# Matrix Elements of Operators & Orthonormal Basis Sets

• Amok
In summary, to orthogonalize data in an non-orthogonal basis, you first calculate the overlap matrix and then form the inverse square root.

#### Amok

So, the rule for finding the matrix elements of an operator is:

$$\langle b_i|O|b_j\rangle$$

Where the "b's" are vector of the basis set. Does this rule work if the basis is not orthonormal? Because I was checking this with regular linear algebra (in R3) (finding matrix elements of linear transformations) and this only seems to work with the canonical basis. The same goes for the rule that allows you to find the coefficients of the expansion of a vector in a given basis:

$$|\psi\rangle =$\sum_{i=1}^{\infty} c_i |\psi\rangle$$$

with

$$c_i = \langle b_i|\psi\rangle$$

Amok said:
So, the rule for finding the matrix elements of an operator is:
$$\langle b_i|O|b_j\rangle$$
Where the "b's" are vector of the basis set. Does this rule work if the basis is not orthonormal?
It works precisely when the basis is orthonormal, and your other formula is corrected to
Amok said:
$$|\psi\rangle =$\sum_{i=1}^{\infty} c_i |b_i\rangle$$$

And how would you go about finding matrix elements and expansion coefficients if the basis is not orthonormal?

Amok said:
And how would you go about finding matrix elements and expansion coefficients if the basis is not orthonormal?

In general, I would orthogonalize the basis.

But if the Hilbert space is finite-dimensional, I would convert to ordinary matrix notation, and then apply the standard rules of linear algebra.

A. Neumaier said:
In general, I would orthogonalize the basis.

But if the Hilbert space is finite-dimensional, I would convert to ordinary matrix notation, and then apply the standard rules of linear algebra.

Orthonormal basis are so cool :/

As A. Neumaier said, the easiest way of handling non-orthogonal basis sets is to orthogonalize them. This would usually be done by a symmetric orthogonalization:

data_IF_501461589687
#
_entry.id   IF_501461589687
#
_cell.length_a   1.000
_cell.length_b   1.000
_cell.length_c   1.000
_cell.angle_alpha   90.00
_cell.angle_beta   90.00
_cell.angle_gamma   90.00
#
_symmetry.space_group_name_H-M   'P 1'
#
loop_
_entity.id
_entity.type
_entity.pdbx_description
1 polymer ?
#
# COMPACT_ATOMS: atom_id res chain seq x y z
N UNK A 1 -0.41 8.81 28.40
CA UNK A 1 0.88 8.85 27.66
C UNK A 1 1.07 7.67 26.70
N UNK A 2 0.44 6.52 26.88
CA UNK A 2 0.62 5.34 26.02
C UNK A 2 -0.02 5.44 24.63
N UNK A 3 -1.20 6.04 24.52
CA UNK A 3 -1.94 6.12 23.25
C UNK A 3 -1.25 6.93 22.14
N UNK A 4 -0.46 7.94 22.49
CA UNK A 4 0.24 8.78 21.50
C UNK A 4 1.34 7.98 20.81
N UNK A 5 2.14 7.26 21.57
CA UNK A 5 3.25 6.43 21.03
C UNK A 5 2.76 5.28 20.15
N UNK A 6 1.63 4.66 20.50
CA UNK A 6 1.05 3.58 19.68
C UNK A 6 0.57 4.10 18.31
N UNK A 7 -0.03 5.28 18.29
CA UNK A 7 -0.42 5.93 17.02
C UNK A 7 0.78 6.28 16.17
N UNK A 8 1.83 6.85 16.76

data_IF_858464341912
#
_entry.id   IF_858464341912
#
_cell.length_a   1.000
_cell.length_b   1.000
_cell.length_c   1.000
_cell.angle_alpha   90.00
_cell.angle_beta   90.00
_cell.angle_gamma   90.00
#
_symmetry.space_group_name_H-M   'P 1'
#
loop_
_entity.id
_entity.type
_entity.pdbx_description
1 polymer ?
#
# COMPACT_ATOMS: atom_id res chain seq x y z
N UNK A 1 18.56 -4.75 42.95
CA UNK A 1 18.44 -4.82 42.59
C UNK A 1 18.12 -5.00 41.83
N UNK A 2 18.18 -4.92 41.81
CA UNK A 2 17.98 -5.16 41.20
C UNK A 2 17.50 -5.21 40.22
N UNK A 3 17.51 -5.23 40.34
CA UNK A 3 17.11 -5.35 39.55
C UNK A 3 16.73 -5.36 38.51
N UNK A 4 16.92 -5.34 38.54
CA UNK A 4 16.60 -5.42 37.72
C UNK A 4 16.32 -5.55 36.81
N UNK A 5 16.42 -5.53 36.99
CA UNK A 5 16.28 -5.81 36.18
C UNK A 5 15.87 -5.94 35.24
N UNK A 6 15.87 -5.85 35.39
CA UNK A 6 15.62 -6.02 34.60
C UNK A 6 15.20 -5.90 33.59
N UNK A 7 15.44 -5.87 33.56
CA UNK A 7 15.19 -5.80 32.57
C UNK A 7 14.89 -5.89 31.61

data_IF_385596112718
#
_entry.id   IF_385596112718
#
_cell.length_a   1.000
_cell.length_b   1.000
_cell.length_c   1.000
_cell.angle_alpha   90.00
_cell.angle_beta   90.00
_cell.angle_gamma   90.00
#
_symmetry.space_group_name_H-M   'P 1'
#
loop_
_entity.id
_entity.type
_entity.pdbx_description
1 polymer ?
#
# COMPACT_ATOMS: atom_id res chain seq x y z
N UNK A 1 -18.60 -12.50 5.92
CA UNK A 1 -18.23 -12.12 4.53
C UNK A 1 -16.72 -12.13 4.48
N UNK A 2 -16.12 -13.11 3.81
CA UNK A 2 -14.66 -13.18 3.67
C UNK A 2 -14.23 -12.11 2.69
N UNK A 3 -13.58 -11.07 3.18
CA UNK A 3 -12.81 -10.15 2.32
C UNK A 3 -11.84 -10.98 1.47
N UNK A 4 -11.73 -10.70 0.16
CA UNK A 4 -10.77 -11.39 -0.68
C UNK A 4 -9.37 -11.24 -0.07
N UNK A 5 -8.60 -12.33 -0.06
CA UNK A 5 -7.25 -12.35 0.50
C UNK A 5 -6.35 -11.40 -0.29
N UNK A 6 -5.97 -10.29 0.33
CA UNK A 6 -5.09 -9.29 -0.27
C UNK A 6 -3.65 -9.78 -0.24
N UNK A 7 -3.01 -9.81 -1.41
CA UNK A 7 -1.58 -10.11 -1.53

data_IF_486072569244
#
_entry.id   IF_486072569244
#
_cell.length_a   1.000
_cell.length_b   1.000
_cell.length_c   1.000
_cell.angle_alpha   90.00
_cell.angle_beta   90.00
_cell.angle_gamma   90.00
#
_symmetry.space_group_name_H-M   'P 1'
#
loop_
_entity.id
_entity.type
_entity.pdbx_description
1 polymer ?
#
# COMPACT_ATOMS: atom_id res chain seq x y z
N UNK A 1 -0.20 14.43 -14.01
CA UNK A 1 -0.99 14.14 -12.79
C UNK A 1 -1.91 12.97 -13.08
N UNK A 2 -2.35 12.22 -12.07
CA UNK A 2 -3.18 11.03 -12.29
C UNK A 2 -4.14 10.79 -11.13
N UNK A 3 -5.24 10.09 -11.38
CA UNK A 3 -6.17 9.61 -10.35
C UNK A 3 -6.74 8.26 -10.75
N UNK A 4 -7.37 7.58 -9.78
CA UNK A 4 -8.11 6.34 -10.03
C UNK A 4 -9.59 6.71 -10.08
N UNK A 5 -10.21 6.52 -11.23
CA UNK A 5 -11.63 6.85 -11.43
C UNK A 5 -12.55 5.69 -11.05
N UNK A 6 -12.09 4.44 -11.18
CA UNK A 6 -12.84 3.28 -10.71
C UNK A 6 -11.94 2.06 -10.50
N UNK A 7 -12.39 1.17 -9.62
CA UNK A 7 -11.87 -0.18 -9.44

Calculate the overlap matrix $$S_{\mu\nu}=\langle\mu|\nu\rangle$$, then form the inverse square root $$\mathbf{S}^{-1/2}$$ (by diagonalization. it's symmetric), then the rows of S give you expansion vectors for an orthonormal basis system. In this orthonormal basis all the nifty standard projection stuff works as expected.

Alternatively, you can also work directly in the non-orthogonal basis. In that case, however, you need to differentiate between covariant components and contravariant components of vectors and tensors. (Matrix elements would typically be calculated in an all-covariant form and then translated into something else, or have some of their indices contracted to contravariant quantities). In order to convert between the co- and contravariant components you again need both the inverse overlap matrix (for "raising indices", i.e., converting co-variant indices to contra-variant indices) and its inverse (for "lowering indices", i.e., converting contra-variant indices to co-variant indices).

There are, however, few cases in which this non-orthogonal formalism is called for.

Thank you guys.

cgk said:
As A. Neumaier said, the easiest way of handling non-orthogonal basis sets is to orthogonalize them. This would usually be done by a symmetric orthogonalization:
Calculate the overlap matrix $$S_{\mu\nu}=\langle\mu|\nu\rangle$$, then form the inverse square root $$\mathbf{S}^{-1/2}$$ (by diagonalization. it's symmetric), then the rows of S give you expansion vectors for an orthonormal basis system. In this orthonormal basis all the nifty standard projection stuff works as expected.

I am interested in using this approach to solve an engineering problem. I apologise in advance for my poor use of mathematical language. I take a set of measurements in 2 dimensions. Ideally the measurements are simply Cartesian. However in practice the x and y-axis is not orthogonal, the angle between them can vary from ~45 to ~135 degrees. The processing I wish to perform on the measurements requires that the data comes from an orthogonal basis. So I want to orthogonalize the data first. I know the angle between the axes, but it can vary between sets of measurements. So my question is, how do I calculate the overlap matrix for this situation? It seems to me that knowing this, and taking its inverse square root, I can orthogonalize the data.